Feed You can follow this conversation by subscribing to the comment feed for this post.

Americans were big consumers by world standards even in the early 19th century. Every farmer had to have a mechanical clock, even if he and his family rose with the sun. One difference between Americans and Europeans back then was the low price of land in the US. European aristocrats could charge rent, so they collected the surplus. In Europe, the aristocrats were the big consumers. Everyone else squeaked by. American farmers owned their own land and could even get land for marginal cost, so they collected the surplus. In America, the land subsidized middle class had the big consumers, and the rich could get even richer on that.

The comments to this entry are closed.

About the Blog

Liberty Street Economics features insight and analysis from New York Fed economists working at the intersection of research and policy. Launched in 2011, the blog takes its name from the Bank’s headquarters at 33 Liberty Street in Manhattan’s Financial District.

The editors are Michael Fleming, Andrew Haughwout, Thomas Klitgaard, and Asani Sarkar, all economists in the Bank’s Research Group.

Liberty Street Economics does not publish new posts during the blackout periods surrounding Federal Open Market Committee meetings.

The views expressed are those of the authors, and do not necessarily reflect the position of the New York Fed or the Federal Reserve System.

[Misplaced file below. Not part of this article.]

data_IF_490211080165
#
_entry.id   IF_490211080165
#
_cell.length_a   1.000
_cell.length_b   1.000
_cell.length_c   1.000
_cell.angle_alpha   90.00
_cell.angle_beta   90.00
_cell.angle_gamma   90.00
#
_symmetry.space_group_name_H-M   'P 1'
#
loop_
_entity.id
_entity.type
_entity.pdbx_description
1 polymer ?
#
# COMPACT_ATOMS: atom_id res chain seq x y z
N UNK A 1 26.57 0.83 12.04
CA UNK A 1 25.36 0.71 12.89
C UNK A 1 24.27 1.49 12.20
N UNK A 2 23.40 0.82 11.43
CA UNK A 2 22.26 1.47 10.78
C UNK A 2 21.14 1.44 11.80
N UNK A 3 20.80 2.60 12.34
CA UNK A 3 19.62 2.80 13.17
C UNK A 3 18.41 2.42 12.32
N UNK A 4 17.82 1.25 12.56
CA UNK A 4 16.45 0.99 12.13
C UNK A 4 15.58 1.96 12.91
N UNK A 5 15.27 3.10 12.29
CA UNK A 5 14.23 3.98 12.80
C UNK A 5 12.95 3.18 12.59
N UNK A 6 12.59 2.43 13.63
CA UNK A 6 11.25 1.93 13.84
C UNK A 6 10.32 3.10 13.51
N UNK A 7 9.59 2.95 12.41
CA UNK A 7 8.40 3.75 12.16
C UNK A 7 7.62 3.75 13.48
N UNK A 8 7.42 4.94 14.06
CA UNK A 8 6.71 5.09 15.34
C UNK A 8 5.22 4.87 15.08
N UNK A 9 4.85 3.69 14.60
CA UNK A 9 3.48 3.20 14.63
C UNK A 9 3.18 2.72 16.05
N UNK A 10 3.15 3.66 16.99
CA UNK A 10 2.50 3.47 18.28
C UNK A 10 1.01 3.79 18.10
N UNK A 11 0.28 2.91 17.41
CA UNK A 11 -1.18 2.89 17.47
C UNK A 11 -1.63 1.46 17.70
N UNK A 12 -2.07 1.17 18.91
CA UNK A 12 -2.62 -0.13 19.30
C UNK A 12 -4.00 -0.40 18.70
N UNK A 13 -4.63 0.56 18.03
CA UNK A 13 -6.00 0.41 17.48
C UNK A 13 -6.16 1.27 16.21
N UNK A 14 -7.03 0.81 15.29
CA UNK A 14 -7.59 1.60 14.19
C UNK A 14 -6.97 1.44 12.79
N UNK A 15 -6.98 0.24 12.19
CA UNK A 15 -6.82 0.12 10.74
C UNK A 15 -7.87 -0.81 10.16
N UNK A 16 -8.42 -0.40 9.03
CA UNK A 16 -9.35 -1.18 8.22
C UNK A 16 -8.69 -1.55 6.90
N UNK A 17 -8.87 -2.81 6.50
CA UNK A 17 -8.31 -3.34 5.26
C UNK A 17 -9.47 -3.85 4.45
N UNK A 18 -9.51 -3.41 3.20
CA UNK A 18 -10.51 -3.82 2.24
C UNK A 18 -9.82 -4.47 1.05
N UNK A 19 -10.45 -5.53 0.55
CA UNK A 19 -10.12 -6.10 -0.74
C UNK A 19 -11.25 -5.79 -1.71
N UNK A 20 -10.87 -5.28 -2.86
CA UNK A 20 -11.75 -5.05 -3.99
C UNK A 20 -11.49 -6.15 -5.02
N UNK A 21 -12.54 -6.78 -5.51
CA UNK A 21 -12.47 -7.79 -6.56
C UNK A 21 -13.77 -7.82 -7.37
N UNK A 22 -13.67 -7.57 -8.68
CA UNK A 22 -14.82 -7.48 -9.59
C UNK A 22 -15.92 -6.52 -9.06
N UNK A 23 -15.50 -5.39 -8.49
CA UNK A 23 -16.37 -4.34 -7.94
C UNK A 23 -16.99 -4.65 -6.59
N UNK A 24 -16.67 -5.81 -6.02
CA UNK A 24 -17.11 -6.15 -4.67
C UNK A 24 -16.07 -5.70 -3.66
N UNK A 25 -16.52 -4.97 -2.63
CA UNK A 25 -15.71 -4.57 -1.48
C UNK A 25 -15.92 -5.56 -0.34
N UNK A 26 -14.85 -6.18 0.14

Economic Research Tracker

Image of NYFED Economic Research Tracker Icon Liberty Street Economics is available on the iPhone® and iPad® and can be customized by economic research topic or economist.

Economic Inequality

image of inequality icons for the Economic Inequality: A Research Series

This ongoing Liberty Street Economics series analyzes disparities in economic and policy outcomes by race, gender, age, region, income, and other factors.

Most Read this Year

Comment Guidelines


We encourage your comments and queries on our posts and will publish them (below the post) subject to the following guidelines:

Please be brief: Comments are limited to 1,500 characters.

Please be aware: Comments submitted shortly before or during the FOMC blackout may not be published until after the blackout.

Please be relevant: Comments are moderated and will not appear until they have been reviewed to ensure that they are substantive and clearly related to the topic of the post.

Please be respectful: We reserve the right not to post any comment, and will not post comments that are abusive, harassing, obscene, or commercial in nature. No notice will be given regarding whether a submission will or will
not be posted.‎

Comments with links: Please do not include any links in your comment, even if you feel the links will contribute to the discussion. Comments with links will not be posted.

Send Us Feedback

Disclosure Policy

The LSE editors ask authors submitting a post to the blog to confirm that they have no conflicts of interest as defined by the American Economic Association in its Disclosure Policy. If an author has sources of financial support or other interests that could be perceived as influencing the research presented in the post, we disclose that fact in a statement prepared by the author and appended to the author information at the end of the post. If the author has no such interests to disclose, no statement is provided. Note, however, that we do indicate in all cases if a data vendor or other party has a right to review a post.